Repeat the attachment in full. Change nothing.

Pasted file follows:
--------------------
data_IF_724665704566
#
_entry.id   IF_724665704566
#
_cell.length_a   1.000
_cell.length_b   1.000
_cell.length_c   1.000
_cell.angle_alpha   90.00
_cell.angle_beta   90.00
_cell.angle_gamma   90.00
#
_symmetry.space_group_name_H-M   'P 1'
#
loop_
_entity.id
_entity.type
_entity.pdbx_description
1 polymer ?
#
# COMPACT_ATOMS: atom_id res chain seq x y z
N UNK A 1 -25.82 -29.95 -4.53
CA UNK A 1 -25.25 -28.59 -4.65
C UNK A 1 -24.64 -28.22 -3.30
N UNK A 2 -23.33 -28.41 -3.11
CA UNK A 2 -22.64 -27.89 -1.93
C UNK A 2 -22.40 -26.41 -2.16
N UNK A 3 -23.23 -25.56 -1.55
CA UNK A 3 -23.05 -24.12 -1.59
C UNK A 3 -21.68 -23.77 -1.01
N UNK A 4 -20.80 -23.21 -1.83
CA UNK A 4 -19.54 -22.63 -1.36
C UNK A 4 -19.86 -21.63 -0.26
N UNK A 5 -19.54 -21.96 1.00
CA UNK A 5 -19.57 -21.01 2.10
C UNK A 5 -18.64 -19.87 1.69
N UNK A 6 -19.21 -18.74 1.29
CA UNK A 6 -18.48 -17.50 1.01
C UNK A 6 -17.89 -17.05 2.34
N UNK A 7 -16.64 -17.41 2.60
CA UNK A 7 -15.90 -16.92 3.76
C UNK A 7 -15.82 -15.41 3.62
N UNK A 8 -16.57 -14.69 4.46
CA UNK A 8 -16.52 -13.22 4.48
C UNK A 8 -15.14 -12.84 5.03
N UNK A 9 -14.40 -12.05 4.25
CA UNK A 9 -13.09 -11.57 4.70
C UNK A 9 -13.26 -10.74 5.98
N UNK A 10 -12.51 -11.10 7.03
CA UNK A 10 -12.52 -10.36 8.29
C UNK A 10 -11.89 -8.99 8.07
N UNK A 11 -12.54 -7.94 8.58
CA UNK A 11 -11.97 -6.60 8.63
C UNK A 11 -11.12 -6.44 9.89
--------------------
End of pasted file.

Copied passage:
data_IF_724665704566
#
_entry.id   IF_724665704566
#
_cell.length_a   1.000
_cell.length_b   1.000
_cell.length_c   1.000
_cell.angle_alpha   90.00
_cell.angle_beta   90.00
_cell.angle_gamma   90.00
#
_symmetry.space_group_name_H-M   'P 1'
#
loop_
_entity.id
_entity.type
_entity.pdbx_description
1 polymer ?
#
# COMPACT_ATOMS: atom_id res chain seq x y z
N UNK A 1 -25.82 -29.95 -4.53
CA UNK A 1 -25.25 -28.59 -4.65
C UNK A 1 -24.64 -28.22 -3.30
N UNK A 2 -23.33 -28.41 -3.11
CA UNK A 2 -22.64 -27.89 -1.93
C UNK A 2 -22.40 -26.41 -2.16
N UNK A 3 -23.23 -25.56 -1.55
CA UNK A 3 -23.05 -24.12 -1.59
C UNK A 3 -21.68 -23.77 -1.01
N UNK A 4 -20.80 -23.21 -1.83
CA UNK A 4 -19.54 -22.63 -1.36
C UNK A 4 -19.86 -21.63 -0.26
N UNK A 5 -19.54 -21.96 1.00
CA UNK A 5 -19.57 -21.01 2.10
C UNK A 5 -18.64 -19.87 1.69
N UNK A 6 -19.21 -18.74 1.29
CA UNK A 6 -18.48 -17.50 1.01
C UNK A 6 -17.89 -17.05 2.34
N UNK A 7 -16.64 -17.41 2.60
CA UNK A 7 -15.90 -16.92 3.76
C UNK A 7 -15.82 -15.41 3.62
N UNK A 8 -16.57 -14.69 4.46
CA UNK A 8 -16.52 -13.22 4.48
C UNK A 8 -15.14 -12.84 5.03
N UNK A 9 -14.40 -12.05 4.25
CA UNK A 9 -13.09 -11.57 4.70
C UNK A 9 -13.26 -10.74 5.98
N UNK A 10 -12.51 -11.10 7.03
CA UNK A 10 -12.52 -10.36 8.29
C UNK A 10 -11.89 -8.99 8.07
N UNK A 11 -12.54 -7.94 8.58
CA UNK A 11 -11.97 -6.60 8.63
C UNK A 11 -11.12 -6.44 9.89